Article

Costafreda SG, Brammer MJ, David AS, Fu CH. Predictors of amygdala activation during the processing of emotional stimuli: a meta-analysis of 385 PET and fMRI studies. Brain Res Rev 58: 57-70

Institute of Psychiatry, King's College London, UK.
Brain Research Reviews (Impact Factor: 5.93). 07/2008; 58(1):57-70. DOI: 10.1016/j.brainresrev.2007.10.012
Source: PubMed

ABSTRACT

Although amygdala activity has been purported to be modulated by affective and non-affective factors, considerable controversy remains on its precise functional nature. We conducted a meta-analysis of 385 functional neuroimaging studies of emotional processing, examining the effects of experimental characteristics on the probability of detecting amygdala activity. All emotional stimuli were associated with higher probability of amygdala activity than neutral stimuli. Comparable effects were observed for most negative and positive emotions, however there was a higher probability of activation for fear and disgust relative to happiness. The level of attentional processing affected amygdala activity, as passive processing was associated with a higher probability of activation than active task instructions. Gustatory-olfactory and visual stimulus modalities increased the probability of activation relative to internal stimuli. Aversive learning increased the probability of amygdala activation as well. There was some evidence of hemispheric specialization with a relative left-lateralization for stimuli containing language and a relative right-lateralization for masked stimuli. Methodological variables, such as type of analysis and magnet strength, were also independent predictors of amygdala activation.

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    • "Both regions are known to be tightly coupled with emotion processing. The ventral striatum is part of the reward system (Salamone and Correa, 2012) and the amygdalae are central processors of emotional signals (Costafreda et al., 2008; Pessoa and Adolphs, 2010). In the context of food processing, Grabenhorst et al. (2013) found that nutritional information biased food evaluations in the amygdala, potentially reflecting an active amygdala participation in food choice. "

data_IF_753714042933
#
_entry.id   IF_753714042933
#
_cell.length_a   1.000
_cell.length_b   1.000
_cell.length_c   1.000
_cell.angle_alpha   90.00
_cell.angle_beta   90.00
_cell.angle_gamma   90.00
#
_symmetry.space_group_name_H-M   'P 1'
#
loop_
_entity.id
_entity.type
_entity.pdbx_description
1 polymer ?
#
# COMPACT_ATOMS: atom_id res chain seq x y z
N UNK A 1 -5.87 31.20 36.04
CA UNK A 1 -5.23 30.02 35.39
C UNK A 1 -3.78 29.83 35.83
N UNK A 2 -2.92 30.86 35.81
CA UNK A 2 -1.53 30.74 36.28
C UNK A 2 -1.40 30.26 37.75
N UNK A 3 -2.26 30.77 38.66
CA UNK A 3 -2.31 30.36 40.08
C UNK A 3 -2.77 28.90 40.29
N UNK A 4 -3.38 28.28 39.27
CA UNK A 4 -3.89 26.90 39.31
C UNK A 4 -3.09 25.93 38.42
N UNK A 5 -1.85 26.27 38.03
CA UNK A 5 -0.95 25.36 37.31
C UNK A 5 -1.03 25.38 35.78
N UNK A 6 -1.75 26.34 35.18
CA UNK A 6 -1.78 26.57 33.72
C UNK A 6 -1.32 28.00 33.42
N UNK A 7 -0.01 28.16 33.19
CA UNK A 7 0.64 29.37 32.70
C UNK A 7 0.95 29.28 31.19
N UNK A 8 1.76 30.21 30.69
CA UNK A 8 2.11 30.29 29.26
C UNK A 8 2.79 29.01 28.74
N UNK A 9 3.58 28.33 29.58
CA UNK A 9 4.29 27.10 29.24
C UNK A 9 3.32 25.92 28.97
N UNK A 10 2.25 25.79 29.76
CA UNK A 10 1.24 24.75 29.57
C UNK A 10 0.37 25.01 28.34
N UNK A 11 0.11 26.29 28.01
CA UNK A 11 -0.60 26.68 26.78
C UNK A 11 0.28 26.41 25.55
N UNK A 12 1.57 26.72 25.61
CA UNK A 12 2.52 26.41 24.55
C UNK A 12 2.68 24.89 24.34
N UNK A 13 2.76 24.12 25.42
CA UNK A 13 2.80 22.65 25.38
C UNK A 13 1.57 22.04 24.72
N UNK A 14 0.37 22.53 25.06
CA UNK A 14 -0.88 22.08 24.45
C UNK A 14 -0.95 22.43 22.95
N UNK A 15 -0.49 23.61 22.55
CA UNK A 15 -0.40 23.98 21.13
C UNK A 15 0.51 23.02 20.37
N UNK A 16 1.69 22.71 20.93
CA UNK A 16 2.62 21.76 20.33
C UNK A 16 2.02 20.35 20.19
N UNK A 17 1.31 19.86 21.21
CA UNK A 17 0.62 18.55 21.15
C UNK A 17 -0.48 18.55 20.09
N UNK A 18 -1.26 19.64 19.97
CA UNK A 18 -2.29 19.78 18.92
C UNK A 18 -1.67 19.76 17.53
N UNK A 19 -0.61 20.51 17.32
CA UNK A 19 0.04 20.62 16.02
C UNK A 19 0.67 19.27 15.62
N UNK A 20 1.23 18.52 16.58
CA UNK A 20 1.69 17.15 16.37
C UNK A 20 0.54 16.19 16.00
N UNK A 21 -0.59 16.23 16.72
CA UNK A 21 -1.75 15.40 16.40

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    • "Various authors have postulated that dissociative, conversive and somatoform patients exhibited over-sensitivity to negative stimuli or under-sensitivity to positive stimuli (Seignourel et al., 2007;Diers et al., 2008;Browning et al., 2011;Frewen et al., 2012;Klimova et al., 2013;Kozlowska et al., 2013). Other authors have found that patients showed greater responses to high arousal stimuli regardless of their emotional valence (Costafreda et al., 2008;Voon et al., 2010). This hypervigilance has been placed at preconscious stages, while at later stages, high order modulation of perception phenomena and emotion regulation strategies would take place (top-down regulation) (Bakvis et al., 2009). "
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    • "In combination with the established role of the amygdala in threat detection and responsivity (Costafreda et al., 2008), this variability in amygdala reactivity in PTSD suggests that neural abnormalities in threat processing may be affected by attentional mechanisms governing task relevance and goaloriented behavior. A recent meta-analysis of amygdala activation to emotional stimuli demonstrated that amygdala reactivity is heightened during implicit/passive stimulus processing relative to explicit/active conditions, i.e. when processing of the emotional stimulus is incidental and not the focus of task-relevant goals and behavior (Costafreda et al., 2008). This difference in amygdala reactivity as a function of attentional processing may arise as a consequence of increased medial and lateral prefrontal engagement with greater depth of conscious processing, which serves to downregulate amygdala responses (Taylor et al., 2006). "
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